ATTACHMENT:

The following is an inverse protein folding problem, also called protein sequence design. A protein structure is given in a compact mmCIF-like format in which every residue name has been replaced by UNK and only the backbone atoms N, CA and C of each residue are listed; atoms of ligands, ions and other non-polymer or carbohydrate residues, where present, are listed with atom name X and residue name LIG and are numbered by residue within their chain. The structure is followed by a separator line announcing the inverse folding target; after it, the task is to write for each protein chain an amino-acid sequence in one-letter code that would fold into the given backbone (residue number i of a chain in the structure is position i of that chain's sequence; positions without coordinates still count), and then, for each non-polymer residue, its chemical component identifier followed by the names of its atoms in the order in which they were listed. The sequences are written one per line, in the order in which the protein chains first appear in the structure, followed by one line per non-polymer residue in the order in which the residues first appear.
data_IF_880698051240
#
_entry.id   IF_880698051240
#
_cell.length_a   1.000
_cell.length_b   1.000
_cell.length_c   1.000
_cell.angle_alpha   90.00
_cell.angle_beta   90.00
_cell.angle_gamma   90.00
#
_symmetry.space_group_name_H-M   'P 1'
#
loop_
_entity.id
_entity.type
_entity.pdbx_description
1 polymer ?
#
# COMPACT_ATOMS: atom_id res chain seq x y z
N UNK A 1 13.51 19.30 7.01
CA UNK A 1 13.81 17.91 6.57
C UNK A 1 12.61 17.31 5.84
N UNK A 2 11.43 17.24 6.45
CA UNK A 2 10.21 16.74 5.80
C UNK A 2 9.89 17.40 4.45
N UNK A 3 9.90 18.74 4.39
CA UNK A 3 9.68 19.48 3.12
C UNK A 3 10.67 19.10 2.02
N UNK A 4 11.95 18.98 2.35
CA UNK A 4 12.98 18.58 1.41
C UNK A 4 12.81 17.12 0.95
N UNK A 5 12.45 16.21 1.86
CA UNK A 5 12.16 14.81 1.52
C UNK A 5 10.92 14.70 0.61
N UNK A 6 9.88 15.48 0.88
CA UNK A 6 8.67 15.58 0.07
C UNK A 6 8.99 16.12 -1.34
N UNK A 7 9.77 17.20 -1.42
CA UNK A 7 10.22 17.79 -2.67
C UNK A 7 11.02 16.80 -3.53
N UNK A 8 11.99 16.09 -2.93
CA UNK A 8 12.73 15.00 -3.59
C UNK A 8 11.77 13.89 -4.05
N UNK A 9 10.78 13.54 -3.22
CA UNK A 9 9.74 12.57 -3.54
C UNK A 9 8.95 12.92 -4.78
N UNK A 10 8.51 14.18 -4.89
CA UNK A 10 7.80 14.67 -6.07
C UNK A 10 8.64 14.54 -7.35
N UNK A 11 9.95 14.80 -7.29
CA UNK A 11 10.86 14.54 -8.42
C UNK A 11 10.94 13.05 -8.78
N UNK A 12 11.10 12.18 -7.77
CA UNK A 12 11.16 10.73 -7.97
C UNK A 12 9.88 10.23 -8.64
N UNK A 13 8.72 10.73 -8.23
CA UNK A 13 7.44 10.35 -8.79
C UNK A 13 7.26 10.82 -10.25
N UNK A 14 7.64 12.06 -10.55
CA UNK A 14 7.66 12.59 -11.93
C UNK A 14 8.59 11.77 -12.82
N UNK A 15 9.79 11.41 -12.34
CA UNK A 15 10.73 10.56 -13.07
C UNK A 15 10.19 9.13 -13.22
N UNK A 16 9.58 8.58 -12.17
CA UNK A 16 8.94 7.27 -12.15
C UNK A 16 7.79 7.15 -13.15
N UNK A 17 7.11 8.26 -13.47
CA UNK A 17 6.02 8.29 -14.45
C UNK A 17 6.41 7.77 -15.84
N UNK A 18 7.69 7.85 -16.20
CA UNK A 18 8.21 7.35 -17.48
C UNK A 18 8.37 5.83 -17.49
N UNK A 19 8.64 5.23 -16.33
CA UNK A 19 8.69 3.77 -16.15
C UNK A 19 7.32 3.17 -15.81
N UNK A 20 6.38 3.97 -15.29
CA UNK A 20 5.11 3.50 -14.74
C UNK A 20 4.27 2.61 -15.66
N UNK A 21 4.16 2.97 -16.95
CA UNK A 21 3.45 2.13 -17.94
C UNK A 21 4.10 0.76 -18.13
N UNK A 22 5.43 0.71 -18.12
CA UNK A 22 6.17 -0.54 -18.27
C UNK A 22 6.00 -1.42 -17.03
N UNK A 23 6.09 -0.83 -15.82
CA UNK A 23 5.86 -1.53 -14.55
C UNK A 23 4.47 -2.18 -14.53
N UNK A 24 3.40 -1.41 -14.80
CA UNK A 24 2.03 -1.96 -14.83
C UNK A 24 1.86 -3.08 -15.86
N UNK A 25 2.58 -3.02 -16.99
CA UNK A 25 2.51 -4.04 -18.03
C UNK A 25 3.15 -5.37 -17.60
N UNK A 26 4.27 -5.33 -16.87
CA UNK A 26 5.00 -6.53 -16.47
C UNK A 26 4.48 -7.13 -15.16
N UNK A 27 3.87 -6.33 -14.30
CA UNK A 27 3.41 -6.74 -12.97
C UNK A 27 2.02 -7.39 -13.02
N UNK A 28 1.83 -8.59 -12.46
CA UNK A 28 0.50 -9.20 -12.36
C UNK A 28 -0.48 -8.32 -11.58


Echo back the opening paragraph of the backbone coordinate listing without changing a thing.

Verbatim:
The following is an inverse protein folding problem, also called protein sequence design. A protein structure is given in a compact mmCIF-like format in which every residue name has been replaced by UNK and only the backbone atoms N, CA and C of each residue are listed; atoms of ligands, ions and other non-polymer or carbohydrate residues, where present, are listed with atom name X and residue name LIG and are numbered by residue within their chain. The structure is followed by a separator line announcing the inverse folding target; after it, the task is to write for each protein chain an amino-acid sequence in one-letter code that would fold into the given backbone (residue number i of a chain in the structure is position i of that chain's sequence; positions without coordinates still count), and then, for each non-polymer residue, its chemical component identifier followed by the names of its atoms in the order in which they were listed. The sequences are written one per line, in the order in which the protein chains first appear in the structure, followed by one line per non-polymer residue in the order in which the residues first appear.